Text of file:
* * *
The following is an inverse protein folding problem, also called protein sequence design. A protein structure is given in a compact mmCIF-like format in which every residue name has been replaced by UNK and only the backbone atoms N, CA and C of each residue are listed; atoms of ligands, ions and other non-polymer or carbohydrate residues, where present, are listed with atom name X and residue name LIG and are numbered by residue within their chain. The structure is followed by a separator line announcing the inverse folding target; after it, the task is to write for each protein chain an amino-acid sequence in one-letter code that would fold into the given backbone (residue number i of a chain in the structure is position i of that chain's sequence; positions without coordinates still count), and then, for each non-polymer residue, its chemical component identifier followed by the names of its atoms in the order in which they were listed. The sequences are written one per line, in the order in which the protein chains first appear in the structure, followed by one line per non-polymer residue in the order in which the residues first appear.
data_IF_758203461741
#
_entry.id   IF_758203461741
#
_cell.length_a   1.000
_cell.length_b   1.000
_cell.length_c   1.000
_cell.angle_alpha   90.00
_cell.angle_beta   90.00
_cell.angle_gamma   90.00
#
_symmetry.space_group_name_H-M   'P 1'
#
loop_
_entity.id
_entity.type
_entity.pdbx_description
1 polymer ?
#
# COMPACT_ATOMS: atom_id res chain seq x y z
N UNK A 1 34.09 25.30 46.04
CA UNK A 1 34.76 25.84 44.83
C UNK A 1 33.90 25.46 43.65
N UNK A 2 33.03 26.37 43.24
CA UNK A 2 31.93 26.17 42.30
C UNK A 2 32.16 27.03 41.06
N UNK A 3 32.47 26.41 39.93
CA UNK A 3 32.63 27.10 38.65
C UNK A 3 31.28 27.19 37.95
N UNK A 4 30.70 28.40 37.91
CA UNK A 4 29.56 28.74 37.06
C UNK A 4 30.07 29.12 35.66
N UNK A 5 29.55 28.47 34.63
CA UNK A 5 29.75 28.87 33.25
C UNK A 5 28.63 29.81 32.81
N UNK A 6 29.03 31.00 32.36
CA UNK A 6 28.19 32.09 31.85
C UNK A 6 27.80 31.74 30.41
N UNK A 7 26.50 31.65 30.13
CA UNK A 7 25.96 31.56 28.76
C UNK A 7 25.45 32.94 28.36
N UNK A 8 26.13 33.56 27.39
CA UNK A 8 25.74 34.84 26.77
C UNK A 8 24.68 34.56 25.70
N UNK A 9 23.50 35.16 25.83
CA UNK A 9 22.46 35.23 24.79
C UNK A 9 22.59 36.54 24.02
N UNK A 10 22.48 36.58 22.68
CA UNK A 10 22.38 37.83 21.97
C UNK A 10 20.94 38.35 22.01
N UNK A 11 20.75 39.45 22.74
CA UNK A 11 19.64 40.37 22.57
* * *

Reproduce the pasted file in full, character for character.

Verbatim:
The following is an inverse protein folding problem, also called protein sequence design. A protein structure is given in a compact mmCIF-like format in which every residue name has been replaced by UNK and only the backbone atoms N, CA and C of each residue are listed; atoms of ligands, ions and other non-polymer or carbohydrate residues, where present, are listed with atom name X and residue name LIG and are numbered by residue within their chain. The structure is followed by a separator line announcing the inverse folding target; after it, the task is to write for each protein chain an amino-acid sequence in one-letter code that would fold into the given backbone (residue number i of a chain in the structure is position i of that chain's sequence; positions without coordinates still count), and then, for each non-polymer residue, its chemical component identifier followed by the names of its atoms in the order in which they were listed. The sequences are written one per line, in the order in which the protein chains first appear in the structure, followed by one line per non-polymer residue in the order in which the residues first appear.
data_IF_758203461741
#
_entry.id   IF_758203461741
#
_cell.length_a   1.000
_cell.length_b   1.000
_cell.length_c   1.000
_cell.angle_alpha   90.00
_cell.angle_beta   90.00
_cell.angle_gamma   90.00
#
_symmetry.space_group_name_H-M   'P 1'
#
loop_
_entity.id
_entity.type
_entity.pdbx_description
1 polymer ?
#
# COMPACT_ATOMS: atom_id res chain seq x y z
N UNK A 1 34.09 25.30 46.04
CA UNK A 1 34.76 25.84 44.83
C UNK A 1 33.90 25.46 43.65
N UNK A 2 33.03 26.37 43.24
CA UNK A 2 31.93 26.17 42.30
C UNK A 2 32.16 27.03 41.06
N UNK A 3 32.47 26.41 39.93
CA UNK A 3 32.63 27.10 38.65
C UNK A 3 31.28 27.19 37.95
N UNK A 4 30.70 28.40 37.91
CA UNK A 4 29.56 28.74 37.06
C UNK A 4 30.07 29.12 35.66
N UNK A 5 29.55 28.47 34.63
CA UNK A 5 29.75 28.87 33.25
C UNK A 5 28.63 29.81 32.81
N UNK A 6 29.03 31.00 32.36
CA UNK A 6 28.19 32.09 31.85
C UNK A 6 27.80 31.74 30.41
N UNK A 7 26.50 31.65 30.13
CA UNK A 7 25.96 31.56 28.76
C UNK A 7 25.45 32.94 28.36
N UNK A 8 26.13 33.56 27.39
CA UNK A 8 25.74 34.84 26.77
C UNK A 8 24.68 34.56 25.70
N UNK A 9 23.50 35.16 25.83
CA UNK A 9 22.46 35.23 24.79
C UNK A 9 22.59 36.54 24.02
N UNK A 10 22.48 36.58 22.68
CA UNK A 10 22.38 37.83 21.97
C UNK A 10 20.94 38.35 22.01
N UNK A 11 20.75 39.45 22.74
CA UNK A 11 19.64 40.37 22.57